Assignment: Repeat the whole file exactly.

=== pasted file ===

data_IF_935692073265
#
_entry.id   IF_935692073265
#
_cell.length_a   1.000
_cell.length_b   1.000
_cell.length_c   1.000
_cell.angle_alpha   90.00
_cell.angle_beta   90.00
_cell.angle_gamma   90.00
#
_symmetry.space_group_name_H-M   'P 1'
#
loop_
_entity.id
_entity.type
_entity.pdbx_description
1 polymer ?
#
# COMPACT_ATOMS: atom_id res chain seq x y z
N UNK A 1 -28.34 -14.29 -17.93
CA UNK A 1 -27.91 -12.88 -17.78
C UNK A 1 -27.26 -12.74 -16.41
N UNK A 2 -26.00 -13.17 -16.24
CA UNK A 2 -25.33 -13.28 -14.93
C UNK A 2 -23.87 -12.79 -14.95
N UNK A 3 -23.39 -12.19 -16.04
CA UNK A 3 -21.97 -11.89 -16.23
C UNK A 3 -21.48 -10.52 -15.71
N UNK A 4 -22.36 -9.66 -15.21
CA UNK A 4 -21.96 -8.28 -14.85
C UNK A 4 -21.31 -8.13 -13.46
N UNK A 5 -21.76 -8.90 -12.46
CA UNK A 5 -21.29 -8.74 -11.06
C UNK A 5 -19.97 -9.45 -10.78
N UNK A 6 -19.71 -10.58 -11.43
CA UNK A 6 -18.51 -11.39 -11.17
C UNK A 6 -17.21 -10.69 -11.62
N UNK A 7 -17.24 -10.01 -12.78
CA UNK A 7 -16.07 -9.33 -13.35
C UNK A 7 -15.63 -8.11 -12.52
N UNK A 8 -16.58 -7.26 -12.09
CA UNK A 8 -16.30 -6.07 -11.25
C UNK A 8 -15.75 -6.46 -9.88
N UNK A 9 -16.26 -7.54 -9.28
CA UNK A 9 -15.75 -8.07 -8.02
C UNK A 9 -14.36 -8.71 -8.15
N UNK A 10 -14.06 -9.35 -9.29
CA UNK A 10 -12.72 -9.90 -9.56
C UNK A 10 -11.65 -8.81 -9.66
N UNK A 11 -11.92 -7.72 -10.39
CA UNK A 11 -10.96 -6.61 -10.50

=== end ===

data_IF_935692073265
#
_entry.id   IF_935692073265
#
_cell.length_a   1.000
_cell.length_b   1.000
_cell.length_c   1.000
_cell.angle_alpha   90.00
_cell.angle_beta   90.00
_cell.angle_gamma   90.00
#
_symmetry.space_group_name_H-M   'P 1'
#
loop_
_entity.id
_entity.type
_entity.pdbx_description
1 polymer ?
#
# COMPACT_ATOMS: atom_id res chain seq x y z
N UNK A 1 -28.34 -14.29 -17.93
CA UNK A 1 -27.91 -12.88 -17.78
C UNK A 1 -27.26 -12.74 -16.41
N UNK A 2 -26.00 -13.17 -16.24
CA UNK A 2 -25.33 -13.28 -14.93
C UNK A 2 -23.87 -12.79 -14.95
N UNK A 3 -23.39 -12.19 -16.04
CA UNK A 3 -21.97 -11.89 -16.23
C UNK A 3 -21.48 -10.52 -15.71
N UNK A 4 -22.36 -9.66 -15.21
CA UNK A 4 -21.96 -8.28 -14.85
C UNK A 4 -21.31 -8.13 -13.46
N UNK A 5 -21.76 -8.90 -12.46
CA UNK A 5 -21.29 -8.74 -11.06
C UNK A 5 -19.97 -9.45 -10.78
N UNK A 6 -19.71 -10.58 -11.43
CA UNK A 6 -18.51 -11.39 -11.17
C UNK A 6 -17.21 -10.69 -11.62
N UNK A 7 -17.24 -10.01 -12.78
CA UNK A 7 -16.07 -9.33 -13.35
C UNK A 7 -15.63 -8.11 -12.52
N UNK A 8 -16.58 -7.26 -12.09
CA UNK A 8 -16.30 -6.07 -11.25
C UNK A 8 -15.75 -6.46 -9.88
N UNK A 9 -16.26 -7.54 -9.28
CA UNK A 9 -15.75 -8.07 -8.02
C UNK A 9 -14.36 -8.71 -8.15
N UNK A 10 -14.06 -9.35 -9.29
CA UNK A 10 -12.72 -9.90 -9.56
C UNK A 10 -11.65 -8.81 -9.66
N UNK A 11 -11.92 -7.72 -10.39
CA UNK A 11 -10.96 -6.61 -10.50